Lady Justice hangs from a wire reading "violent ideology" alongside slaughtered animals for whom "justice" is often completely disregarded.
This painting of a cracked and bleeding Earth particularly catches Brioni's attention and imagination, so we discuss the possible meanings and how it makes her feel.
In others of Frederiks' paintings, the imagery is more obvious.
Haute couture — when manufactured from the carcasses of small animals — doesn't look as good as that made from their skins, although the outcome for the animals remains the same.
This painting was based on a photo taken at the University of Wisconsin–Madison. Double-Trouble — this cat — was subjected to experiments which required surgeries on her ears, skull and brain, some of which happened without proper anesthetic.
It’s a horrible story, and this is only one account that has been publicly exposed. If interested, you can read the details here on PETA’s site.
A woman is branded and earmarked as 269 — the number signifying she is destined for slaughter. In June 2013, animal activists in Israel rescued Calf 269 from its pen and later publicly branded themselves with "269" in solidarity with the re-homed animal. The 269 movement has spread around the world as others have used the number to identify themselves as animal activists.
The photographs of Jo-Anne McArthur are an enormous inspiration to Jo Frederiks. She takes McArthur's photos — shot on site at slaughtering houses — and draws or paints the images, capturing the realism of the animals' suffering.
Based on another of Jo-Anne McArthur's photographs, this elongated painting is simply realistic, but no less devastating.
More compelling photographs by Jo-Anne McArthur supporting animal activism are viewable online. Browsing through them is an education in itself.
Fredericks' drawing "When will it stop?" pleads for humanity to change the way we think about animals and our disregard for their suffering and deaths.
Frederik has translated this sketch into a full-sized painting. It highlights the hypocrisy of animal-welfare groups that openly sacrifice one group of animals in preference for another.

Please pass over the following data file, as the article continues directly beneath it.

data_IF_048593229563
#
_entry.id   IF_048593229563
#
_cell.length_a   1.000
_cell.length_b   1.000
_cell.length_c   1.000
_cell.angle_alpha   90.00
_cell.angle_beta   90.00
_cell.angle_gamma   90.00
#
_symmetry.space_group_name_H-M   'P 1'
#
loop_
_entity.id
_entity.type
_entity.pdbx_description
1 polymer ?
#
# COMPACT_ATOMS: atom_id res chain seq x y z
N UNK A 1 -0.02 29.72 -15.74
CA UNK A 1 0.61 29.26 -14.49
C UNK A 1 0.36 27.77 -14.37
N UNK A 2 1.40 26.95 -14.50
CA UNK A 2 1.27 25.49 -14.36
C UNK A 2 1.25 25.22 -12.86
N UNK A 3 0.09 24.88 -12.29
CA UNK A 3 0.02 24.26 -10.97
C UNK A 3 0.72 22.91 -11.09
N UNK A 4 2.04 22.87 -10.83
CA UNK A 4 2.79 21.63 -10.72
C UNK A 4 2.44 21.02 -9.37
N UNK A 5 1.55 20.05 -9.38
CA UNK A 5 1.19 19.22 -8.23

"When will humans get it?" Is the chimpanzee asking the question, or is it Jo Frederiks? And if we decide who is asking the question, does it change our answer to it?
Many of Frederiks' earlier pieces are stunning images of animals, showcasing their inherent beauty. Some of these will be on display at the exhibition too. All the artworks will be for sale.
Two brilliant birds escape their cage.
Frederiks’ exhibition The Animal Holocaust will be at the Gold Coast’s RQAS Art Gallery from September 19-26. Her favourite quote from Gary Smith summarises the ethical vegan’s position as portrayed intensely in Frederiks’ body of work:
“When you share what you have learned with your friends and family members — who you deeply respect and love — they show indifference at best. You feel like you have come upon a genocide everyone is trying to hide and ignore. And you can no longer participate and no longer keep quiet. And then you are painted as militant, extreme, judgmental.”
As part of a family that incorporates a passionate vegan, I hear a variation of this message often. Brioni avoids contact with leather, fastidiously reads the labels on new foods and keeps her food utensils separate from those of her non-vegan siblings.
Although a vegetarian, I don’t feel the same passion for animals that Brioni displays, but I still find veganism compelling for ethical, environmental and economical reasons. After recently watching Forks over Knives, rather than asking myself “why is Brioni vegan?” my question has become “why aren’t I a vegan?”. The health benefits of whole-food veganism are impossible to deny.
Artists like Jo Frederiks and independent souls like Brioni allow themselves to feel such compassion for animals that they simply cannot consider eating or using their products. I wonder if one day I will be brave enough to make such a bold, loving move, too.